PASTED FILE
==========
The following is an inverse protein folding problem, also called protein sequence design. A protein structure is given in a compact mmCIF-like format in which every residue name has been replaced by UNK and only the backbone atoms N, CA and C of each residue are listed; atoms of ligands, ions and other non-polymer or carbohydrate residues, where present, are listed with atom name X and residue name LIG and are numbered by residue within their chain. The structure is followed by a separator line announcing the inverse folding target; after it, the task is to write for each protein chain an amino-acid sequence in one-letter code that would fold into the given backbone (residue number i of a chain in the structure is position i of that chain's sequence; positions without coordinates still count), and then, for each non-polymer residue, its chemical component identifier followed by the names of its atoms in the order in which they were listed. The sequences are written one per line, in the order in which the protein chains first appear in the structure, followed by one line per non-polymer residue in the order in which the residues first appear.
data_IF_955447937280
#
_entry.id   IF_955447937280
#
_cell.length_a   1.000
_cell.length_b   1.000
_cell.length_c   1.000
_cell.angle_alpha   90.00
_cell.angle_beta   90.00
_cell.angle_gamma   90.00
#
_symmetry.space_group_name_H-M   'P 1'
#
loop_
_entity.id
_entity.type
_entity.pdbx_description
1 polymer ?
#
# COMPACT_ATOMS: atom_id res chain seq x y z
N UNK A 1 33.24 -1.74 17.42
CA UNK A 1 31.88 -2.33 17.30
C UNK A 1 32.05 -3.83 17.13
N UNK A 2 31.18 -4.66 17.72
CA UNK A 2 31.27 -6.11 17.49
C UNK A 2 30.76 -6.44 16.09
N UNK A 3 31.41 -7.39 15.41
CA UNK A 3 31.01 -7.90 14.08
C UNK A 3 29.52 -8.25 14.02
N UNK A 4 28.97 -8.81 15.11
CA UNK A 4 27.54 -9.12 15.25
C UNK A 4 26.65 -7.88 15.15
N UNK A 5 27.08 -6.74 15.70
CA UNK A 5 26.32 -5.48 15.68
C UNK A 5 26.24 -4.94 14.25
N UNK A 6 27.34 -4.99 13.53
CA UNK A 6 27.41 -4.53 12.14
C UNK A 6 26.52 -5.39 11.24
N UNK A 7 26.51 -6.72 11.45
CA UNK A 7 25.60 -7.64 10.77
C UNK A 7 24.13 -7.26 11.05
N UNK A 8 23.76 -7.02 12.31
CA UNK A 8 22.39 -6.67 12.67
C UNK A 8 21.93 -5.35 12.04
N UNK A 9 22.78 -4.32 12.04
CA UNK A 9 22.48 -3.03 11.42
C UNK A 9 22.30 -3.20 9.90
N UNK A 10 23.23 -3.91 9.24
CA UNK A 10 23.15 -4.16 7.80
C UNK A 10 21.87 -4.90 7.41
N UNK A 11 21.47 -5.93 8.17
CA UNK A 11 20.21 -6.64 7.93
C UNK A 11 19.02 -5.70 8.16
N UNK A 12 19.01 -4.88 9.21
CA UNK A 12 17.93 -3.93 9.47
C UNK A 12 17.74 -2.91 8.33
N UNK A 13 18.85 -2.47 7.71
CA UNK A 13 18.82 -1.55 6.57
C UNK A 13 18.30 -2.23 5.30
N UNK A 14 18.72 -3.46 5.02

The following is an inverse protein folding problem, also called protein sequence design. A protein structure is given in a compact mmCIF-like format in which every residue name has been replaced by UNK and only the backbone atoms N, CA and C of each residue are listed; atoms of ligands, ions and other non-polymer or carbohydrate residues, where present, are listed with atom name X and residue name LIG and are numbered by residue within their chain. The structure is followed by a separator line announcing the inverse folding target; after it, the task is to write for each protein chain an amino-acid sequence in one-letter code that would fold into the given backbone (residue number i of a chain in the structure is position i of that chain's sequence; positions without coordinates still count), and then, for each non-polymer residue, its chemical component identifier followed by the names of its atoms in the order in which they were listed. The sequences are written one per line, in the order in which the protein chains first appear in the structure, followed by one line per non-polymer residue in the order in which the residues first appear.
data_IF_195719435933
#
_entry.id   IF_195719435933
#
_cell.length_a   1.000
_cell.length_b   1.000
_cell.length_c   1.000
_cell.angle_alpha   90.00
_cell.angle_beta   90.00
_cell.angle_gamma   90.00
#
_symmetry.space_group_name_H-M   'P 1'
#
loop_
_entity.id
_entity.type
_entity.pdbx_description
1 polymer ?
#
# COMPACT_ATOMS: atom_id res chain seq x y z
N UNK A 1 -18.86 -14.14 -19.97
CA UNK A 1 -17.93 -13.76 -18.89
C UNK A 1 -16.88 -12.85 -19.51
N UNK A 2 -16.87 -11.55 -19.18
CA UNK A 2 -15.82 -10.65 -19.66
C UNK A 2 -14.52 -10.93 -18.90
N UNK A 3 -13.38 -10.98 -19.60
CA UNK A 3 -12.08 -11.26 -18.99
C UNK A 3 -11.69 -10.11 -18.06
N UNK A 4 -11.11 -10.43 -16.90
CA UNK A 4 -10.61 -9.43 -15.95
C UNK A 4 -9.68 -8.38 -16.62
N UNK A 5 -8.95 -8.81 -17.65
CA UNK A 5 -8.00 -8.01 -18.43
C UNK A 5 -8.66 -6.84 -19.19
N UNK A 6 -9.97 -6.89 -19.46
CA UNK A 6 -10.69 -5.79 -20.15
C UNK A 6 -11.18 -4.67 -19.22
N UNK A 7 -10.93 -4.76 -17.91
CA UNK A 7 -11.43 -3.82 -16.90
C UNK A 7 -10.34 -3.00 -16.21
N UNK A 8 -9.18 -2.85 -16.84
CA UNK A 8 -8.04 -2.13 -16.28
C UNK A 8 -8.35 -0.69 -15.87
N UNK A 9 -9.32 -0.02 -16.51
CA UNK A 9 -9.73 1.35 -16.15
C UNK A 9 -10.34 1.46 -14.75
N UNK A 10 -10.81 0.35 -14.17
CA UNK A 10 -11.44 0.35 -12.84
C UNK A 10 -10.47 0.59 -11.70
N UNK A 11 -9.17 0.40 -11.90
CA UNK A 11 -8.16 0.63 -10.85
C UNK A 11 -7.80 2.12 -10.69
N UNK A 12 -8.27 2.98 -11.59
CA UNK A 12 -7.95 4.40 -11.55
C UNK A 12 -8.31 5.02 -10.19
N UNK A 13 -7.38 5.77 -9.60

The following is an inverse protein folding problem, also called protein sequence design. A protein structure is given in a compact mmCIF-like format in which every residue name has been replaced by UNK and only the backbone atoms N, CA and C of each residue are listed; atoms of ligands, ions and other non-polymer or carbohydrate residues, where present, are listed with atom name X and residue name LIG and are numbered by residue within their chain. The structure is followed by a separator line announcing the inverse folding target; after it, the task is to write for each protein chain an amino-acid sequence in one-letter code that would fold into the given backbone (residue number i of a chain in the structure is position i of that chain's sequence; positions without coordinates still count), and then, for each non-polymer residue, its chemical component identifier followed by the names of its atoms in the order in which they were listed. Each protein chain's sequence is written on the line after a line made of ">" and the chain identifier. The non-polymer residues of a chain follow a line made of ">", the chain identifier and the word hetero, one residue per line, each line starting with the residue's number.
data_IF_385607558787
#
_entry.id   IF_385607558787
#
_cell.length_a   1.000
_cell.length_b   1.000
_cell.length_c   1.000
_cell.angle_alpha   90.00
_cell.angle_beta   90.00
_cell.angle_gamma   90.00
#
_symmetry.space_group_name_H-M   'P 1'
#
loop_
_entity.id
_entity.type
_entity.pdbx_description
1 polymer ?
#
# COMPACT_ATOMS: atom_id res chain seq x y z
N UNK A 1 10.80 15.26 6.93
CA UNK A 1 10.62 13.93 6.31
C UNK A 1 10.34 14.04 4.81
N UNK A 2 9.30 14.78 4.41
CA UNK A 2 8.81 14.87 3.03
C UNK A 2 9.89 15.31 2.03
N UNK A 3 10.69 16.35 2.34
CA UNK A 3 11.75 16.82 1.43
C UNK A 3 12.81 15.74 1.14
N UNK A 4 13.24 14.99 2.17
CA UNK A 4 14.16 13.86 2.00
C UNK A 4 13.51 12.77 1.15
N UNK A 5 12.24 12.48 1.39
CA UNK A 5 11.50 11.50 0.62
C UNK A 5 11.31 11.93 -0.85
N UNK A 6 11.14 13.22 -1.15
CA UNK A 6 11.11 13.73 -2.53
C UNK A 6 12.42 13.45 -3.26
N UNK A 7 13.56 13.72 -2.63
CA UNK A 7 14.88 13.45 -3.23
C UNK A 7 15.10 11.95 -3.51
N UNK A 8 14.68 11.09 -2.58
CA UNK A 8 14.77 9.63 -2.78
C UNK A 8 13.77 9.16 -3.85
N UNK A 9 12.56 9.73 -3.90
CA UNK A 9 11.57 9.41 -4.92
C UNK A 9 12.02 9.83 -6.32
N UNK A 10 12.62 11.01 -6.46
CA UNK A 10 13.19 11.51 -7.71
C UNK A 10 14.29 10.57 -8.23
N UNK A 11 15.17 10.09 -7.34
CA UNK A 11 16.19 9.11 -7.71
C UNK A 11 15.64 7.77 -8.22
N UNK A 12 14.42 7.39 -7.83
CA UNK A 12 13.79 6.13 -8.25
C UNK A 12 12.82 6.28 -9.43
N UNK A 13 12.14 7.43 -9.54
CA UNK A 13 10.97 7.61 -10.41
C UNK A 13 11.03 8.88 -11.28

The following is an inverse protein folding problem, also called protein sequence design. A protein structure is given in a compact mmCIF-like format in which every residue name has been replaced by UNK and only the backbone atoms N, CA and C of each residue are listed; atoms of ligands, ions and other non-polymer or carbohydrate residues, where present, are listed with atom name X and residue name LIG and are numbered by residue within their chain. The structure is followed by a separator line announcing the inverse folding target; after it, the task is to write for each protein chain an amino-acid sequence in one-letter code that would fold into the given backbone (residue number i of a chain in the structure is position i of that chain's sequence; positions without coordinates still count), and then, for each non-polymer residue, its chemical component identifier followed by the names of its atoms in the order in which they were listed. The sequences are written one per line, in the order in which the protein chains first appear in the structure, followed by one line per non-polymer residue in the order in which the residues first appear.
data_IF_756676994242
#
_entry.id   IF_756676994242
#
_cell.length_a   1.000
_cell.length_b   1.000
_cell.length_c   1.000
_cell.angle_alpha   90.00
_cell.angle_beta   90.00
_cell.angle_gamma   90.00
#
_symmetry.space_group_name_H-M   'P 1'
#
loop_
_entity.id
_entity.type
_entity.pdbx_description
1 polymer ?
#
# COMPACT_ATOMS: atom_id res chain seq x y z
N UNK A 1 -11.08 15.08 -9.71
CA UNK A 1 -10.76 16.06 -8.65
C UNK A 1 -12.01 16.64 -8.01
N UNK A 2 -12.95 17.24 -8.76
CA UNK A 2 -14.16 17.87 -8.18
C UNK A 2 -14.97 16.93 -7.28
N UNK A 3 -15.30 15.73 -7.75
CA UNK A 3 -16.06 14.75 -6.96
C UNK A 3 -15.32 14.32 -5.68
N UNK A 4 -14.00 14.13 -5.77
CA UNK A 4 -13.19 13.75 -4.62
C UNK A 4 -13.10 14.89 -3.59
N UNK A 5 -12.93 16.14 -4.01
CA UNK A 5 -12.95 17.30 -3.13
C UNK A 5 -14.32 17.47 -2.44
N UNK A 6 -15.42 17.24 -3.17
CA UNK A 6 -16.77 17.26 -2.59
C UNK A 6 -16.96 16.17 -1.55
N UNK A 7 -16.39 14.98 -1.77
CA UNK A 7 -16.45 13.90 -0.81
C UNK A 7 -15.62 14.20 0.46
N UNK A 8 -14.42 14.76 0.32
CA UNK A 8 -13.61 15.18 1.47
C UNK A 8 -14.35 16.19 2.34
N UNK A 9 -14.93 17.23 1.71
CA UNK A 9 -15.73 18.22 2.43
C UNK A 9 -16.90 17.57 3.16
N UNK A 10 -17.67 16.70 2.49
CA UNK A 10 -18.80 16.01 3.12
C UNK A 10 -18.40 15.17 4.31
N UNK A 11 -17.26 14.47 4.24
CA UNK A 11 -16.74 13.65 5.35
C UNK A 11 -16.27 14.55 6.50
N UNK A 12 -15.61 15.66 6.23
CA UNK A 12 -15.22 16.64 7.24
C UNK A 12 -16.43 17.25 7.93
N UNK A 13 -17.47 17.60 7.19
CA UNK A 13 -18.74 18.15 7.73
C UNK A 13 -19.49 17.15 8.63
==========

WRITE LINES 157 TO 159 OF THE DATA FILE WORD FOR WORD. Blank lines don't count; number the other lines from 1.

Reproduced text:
CA UNK A 6 11.11 13.73 -2.53
C UNK A 6 12.42 13.45 -3.26
N UNK A 7 13.56 13.72 -2.63